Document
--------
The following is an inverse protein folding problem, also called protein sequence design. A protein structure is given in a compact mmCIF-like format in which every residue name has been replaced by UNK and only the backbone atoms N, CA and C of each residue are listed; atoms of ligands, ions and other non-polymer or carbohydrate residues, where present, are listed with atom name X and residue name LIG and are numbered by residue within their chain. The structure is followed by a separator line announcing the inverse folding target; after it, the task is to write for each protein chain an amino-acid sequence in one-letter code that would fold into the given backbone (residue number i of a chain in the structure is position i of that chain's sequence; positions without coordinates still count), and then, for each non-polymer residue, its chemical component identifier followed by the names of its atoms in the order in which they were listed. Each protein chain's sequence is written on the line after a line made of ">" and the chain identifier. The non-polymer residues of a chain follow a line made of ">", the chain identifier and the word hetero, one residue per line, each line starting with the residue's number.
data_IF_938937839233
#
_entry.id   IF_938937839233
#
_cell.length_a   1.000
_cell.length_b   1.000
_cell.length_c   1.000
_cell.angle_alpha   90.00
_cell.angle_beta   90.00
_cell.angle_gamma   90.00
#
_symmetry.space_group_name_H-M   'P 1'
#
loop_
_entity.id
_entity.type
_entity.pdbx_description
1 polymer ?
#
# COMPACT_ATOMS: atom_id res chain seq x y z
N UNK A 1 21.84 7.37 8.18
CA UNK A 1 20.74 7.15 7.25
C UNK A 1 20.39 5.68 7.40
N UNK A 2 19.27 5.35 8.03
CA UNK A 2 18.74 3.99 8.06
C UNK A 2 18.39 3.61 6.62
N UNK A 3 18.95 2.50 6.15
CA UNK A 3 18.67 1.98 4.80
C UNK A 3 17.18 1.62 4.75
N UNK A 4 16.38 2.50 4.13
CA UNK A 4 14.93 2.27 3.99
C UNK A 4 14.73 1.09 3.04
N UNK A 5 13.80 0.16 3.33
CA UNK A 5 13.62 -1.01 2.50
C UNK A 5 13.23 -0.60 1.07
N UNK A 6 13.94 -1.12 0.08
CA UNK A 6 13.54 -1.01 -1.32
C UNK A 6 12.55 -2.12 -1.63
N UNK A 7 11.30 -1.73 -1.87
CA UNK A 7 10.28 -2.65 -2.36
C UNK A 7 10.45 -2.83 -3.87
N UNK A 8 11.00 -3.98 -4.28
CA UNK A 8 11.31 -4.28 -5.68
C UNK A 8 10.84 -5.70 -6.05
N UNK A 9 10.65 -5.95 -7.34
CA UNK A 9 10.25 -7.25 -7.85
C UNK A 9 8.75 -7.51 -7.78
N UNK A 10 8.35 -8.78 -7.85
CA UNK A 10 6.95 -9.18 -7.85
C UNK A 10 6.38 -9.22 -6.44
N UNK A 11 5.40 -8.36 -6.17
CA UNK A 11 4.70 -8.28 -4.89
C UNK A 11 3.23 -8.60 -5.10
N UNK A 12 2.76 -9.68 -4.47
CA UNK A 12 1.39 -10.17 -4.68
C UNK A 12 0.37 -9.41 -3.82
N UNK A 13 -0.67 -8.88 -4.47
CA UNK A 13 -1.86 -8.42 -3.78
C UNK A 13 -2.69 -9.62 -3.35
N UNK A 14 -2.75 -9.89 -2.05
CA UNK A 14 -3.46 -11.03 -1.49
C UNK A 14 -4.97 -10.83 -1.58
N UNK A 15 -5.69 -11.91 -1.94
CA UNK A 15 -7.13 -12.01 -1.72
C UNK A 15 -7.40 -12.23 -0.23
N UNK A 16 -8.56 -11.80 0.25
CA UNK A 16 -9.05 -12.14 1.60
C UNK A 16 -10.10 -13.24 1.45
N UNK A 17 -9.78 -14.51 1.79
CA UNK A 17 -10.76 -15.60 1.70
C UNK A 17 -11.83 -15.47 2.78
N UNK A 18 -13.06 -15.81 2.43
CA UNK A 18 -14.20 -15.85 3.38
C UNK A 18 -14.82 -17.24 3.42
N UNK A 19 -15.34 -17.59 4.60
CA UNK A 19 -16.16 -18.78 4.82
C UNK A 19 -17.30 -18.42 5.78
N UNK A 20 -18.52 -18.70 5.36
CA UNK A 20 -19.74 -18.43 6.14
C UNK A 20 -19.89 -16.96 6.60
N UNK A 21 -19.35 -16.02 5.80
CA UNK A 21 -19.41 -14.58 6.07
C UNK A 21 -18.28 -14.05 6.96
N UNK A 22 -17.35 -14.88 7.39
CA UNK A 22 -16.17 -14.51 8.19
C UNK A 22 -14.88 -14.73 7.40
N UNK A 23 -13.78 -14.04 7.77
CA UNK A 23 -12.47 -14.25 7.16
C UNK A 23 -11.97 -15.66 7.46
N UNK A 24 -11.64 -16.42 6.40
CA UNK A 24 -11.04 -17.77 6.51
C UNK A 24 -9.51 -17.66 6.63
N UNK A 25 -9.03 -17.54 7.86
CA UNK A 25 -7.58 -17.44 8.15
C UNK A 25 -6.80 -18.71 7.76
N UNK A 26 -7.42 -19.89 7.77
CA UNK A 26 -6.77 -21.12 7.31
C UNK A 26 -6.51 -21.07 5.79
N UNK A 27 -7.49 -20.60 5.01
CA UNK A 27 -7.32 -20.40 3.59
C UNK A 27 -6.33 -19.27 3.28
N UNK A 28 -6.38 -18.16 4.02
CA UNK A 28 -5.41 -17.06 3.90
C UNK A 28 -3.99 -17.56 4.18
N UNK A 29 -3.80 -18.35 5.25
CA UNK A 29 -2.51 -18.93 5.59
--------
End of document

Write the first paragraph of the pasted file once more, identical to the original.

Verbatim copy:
The following is an inverse protein folding problem, also called protein sequence design. A protein structure is given in a compact mmCIF-like format in which every residue name has been replaced by UNK and only the backbone atoms N, CA and C of each residue are listed; atoms of ligands, ions and other non-polymer or carbohydrate residues, where present, are listed with atom name X and residue name LIG and are numbered by residue within their chain. The structure is followed by a separator line announcing the inverse folding target; after it, the task is to write for each protein chain an amino-acid sequence in one-letter code that would fold into the given backbone (residue number i of a chain in the structure is position i of that chain's sequence; positions without coordinates still count), and then, for each non-polymer residue, its chemical component identifier followed by the names of its atoms in the order in which they were listed. Each protein chain's sequence is written on the line after a line made of ">" and the chain identifier. The non-polymer residues of a chain follow a line made of ">", the chain identifier and the word hetero, one residue per line, each line starting with the residue's number.